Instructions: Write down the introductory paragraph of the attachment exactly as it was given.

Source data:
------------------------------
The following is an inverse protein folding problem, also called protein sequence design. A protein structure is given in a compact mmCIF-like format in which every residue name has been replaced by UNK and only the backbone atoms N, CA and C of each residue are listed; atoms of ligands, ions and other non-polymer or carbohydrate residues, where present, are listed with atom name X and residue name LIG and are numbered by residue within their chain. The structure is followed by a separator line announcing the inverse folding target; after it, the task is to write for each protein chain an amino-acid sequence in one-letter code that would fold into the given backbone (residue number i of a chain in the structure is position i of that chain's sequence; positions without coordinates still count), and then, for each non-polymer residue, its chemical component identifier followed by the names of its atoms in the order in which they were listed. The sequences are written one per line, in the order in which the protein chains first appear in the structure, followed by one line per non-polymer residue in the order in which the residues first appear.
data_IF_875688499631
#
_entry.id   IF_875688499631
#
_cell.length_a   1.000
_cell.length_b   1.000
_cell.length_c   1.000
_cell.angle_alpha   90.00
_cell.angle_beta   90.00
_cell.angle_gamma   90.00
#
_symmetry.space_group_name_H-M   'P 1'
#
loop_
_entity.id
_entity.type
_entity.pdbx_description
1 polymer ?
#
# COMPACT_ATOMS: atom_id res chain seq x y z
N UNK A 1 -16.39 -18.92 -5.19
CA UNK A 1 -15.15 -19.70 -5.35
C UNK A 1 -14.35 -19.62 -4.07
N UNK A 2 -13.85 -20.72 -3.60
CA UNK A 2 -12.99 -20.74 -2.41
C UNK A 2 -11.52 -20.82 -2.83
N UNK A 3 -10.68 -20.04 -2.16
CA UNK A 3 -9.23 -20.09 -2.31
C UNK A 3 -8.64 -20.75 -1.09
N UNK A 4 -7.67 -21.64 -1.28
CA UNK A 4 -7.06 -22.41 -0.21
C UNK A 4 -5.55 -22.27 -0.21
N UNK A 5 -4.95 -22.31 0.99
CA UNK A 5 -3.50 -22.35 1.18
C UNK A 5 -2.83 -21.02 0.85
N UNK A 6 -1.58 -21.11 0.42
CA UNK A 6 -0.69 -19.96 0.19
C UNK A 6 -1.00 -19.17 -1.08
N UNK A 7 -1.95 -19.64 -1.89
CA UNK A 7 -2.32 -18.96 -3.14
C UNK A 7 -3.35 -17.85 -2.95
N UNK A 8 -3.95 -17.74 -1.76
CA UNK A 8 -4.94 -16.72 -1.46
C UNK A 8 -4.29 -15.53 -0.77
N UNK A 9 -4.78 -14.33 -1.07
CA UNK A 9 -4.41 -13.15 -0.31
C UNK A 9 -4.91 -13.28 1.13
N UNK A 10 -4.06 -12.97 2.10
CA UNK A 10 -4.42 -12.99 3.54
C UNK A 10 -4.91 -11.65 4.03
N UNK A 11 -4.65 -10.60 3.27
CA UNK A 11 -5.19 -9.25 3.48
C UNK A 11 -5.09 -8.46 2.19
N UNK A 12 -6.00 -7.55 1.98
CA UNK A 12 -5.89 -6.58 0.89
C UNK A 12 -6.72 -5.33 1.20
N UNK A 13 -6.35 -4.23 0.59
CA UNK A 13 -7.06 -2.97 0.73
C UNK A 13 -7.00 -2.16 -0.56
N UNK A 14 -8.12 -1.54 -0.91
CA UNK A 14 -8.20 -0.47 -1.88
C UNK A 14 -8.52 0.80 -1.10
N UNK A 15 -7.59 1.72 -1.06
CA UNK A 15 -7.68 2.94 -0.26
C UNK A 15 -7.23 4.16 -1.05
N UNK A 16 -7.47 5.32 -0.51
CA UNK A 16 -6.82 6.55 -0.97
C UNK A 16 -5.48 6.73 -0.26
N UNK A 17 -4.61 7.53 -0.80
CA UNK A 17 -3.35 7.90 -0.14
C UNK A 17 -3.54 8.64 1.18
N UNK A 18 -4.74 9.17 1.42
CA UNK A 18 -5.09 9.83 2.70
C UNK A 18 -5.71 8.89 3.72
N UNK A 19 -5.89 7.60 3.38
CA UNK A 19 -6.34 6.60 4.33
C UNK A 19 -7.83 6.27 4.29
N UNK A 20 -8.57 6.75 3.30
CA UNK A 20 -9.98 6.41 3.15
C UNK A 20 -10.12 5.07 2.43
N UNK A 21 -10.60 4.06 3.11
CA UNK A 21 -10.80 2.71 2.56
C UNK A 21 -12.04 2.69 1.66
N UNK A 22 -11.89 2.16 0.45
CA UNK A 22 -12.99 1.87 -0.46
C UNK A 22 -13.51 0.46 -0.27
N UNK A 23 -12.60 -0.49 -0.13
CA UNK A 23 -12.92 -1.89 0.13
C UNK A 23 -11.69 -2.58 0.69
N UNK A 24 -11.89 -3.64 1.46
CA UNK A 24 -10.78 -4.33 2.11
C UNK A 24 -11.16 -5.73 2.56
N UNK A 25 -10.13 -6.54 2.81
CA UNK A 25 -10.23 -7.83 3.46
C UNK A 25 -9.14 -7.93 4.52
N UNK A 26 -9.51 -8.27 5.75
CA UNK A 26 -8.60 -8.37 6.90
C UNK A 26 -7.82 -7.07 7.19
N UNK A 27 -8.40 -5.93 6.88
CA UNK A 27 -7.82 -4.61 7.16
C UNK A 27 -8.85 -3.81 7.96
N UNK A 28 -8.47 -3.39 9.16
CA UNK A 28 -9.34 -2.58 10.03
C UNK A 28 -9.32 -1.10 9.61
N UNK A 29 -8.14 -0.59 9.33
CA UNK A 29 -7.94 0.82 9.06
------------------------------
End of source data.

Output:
The following is an inverse protein folding problem, also called protein sequence design. A protein structure is given in a compact mmCIF-like format in which every residue name has been replaced by UNK and only the backbone atoms N, CA and C of each residue are listed; atoms of ligands, ions and other non-polymer or carbohydrate residues, where present, are listed with atom name X and residue name LIG and are numbered by residue within their chain. The structure is followed by a separator line announcing the inverse folding target; after it, the task is to write for each protein chain an amino-acid sequence in one-letter code that would fold into the given backbone (residue number i of a chain in the structure is position i of that chain's sequence; positions without coordinates still count), and then, for each non-polymer residue, its chemical component identifier followed by the names of its atoms in the order in which they were listed. The sequences are written one per line, in the order in which the protein chains first appear in the structure, followed by one line per non-polymer residue in the order in which the residues first appear.